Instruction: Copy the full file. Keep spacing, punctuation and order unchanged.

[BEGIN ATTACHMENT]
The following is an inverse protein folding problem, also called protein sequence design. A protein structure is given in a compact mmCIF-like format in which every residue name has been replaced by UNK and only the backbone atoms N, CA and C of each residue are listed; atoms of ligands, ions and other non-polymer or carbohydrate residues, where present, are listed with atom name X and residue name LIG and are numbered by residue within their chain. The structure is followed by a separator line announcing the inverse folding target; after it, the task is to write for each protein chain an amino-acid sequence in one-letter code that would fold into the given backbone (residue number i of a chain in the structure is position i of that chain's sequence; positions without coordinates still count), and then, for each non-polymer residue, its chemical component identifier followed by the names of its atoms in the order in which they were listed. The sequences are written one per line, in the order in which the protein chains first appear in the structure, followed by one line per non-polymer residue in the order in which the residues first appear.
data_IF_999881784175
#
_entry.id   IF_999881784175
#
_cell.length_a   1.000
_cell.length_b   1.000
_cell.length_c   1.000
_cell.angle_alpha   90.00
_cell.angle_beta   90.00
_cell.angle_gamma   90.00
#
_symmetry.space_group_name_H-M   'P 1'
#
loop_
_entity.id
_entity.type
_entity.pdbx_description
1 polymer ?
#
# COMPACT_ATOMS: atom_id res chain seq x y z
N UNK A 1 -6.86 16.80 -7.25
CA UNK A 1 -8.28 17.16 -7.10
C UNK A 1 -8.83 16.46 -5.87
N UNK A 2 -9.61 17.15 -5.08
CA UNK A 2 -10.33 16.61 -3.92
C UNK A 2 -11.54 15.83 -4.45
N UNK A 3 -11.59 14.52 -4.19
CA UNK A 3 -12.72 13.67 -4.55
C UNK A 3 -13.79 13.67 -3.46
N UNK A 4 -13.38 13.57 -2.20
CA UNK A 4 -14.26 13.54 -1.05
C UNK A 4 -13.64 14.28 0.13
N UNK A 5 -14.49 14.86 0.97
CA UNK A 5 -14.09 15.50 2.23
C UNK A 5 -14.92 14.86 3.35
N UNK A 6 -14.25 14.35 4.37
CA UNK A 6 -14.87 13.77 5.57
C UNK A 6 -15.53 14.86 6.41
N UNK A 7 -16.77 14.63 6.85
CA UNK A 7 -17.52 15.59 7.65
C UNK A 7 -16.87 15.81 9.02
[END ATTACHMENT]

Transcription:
The following is an inverse protein folding problem, also called protein sequence design. A protein structure is given in a compact mmCIF-like format in which every residue name has been replaced by UNK and only the backbone atoms N, CA and C of each residue are listed; atoms of ligands, ions and other non-polymer or carbohydrate residues, where present, are listed with atom name X and residue name LIG and are numbered by residue within their chain. The structure is followed by a separator line announcing the inverse folding target; after it, the task is to write for each protein chain an amino-acid sequence in one-letter code that would fold into the given backbone (residue number i of a chain in the structure is position i of that chain's sequence; positions without coordinates still count), and then, for each non-polymer residue, its chemical component identifier followed by the names of its atoms in the order in which they were listed. The sequences are written one per line, in the order in which the protein chains first appear in the structure, followed by one line per non-polymer residue in the order in which the residues first appear.
data_IF_999881784175
#
_entry.id   IF_999881784175
#
_cell.length_a   1.000
_cell.length_b   1.000
_cell.length_c   1.000
_cell.angle_alpha   90.00
_cell.angle_beta   90.00
_cell.angle_gamma   90.00
#
_symmetry.space_group_name_H-M   'P 1'
#
loop_
_entity.id
_entity.type
_entity.pdbx_description
1 polymer ?
#
# COMPACT_ATOMS: atom_id res chain seq x y z
N UNK A 1 -6.86 16.80 -7.25
CA UNK A 1 -8.28 17.16 -7.10
C UNK A 1 -8.83 16.46 -5.87
N UNK A 2 -9.61 17.15 -5.08
CA UNK A 2 -10.33 16.61 -3.92
C UNK A 2 -11.54 15.83 -4.45
N UNK A 3 -11.59 14.52 -4.19
CA UNK A 3 -12.72 13.67 -4.55
C UNK A 3 -13.79 13.67 -3.46
N UNK A 4 -13.38 13.57 -2.20
CA UNK A 4 -14.26 13.54 -1.05
C UNK A 4 -13.64 14.28 0.13
N UNK A 5 -14.49 14.86 0.97
CA UNK A 5 -14.09 15.50 2.23
C UNK A 5 -14.92 14.86 3.35
N UNK A 6 -14.25 14.35 4.37
CA UNK A 6 -14.87 13.77 5.57
C UNK A 6 -15.53 14.86 6.41
N UNK A 7 -16.77 14.63 6.85
CA UNK A 7 -17.52 15.59 7.65
C UNK A 7 -16.87 15.81 9.02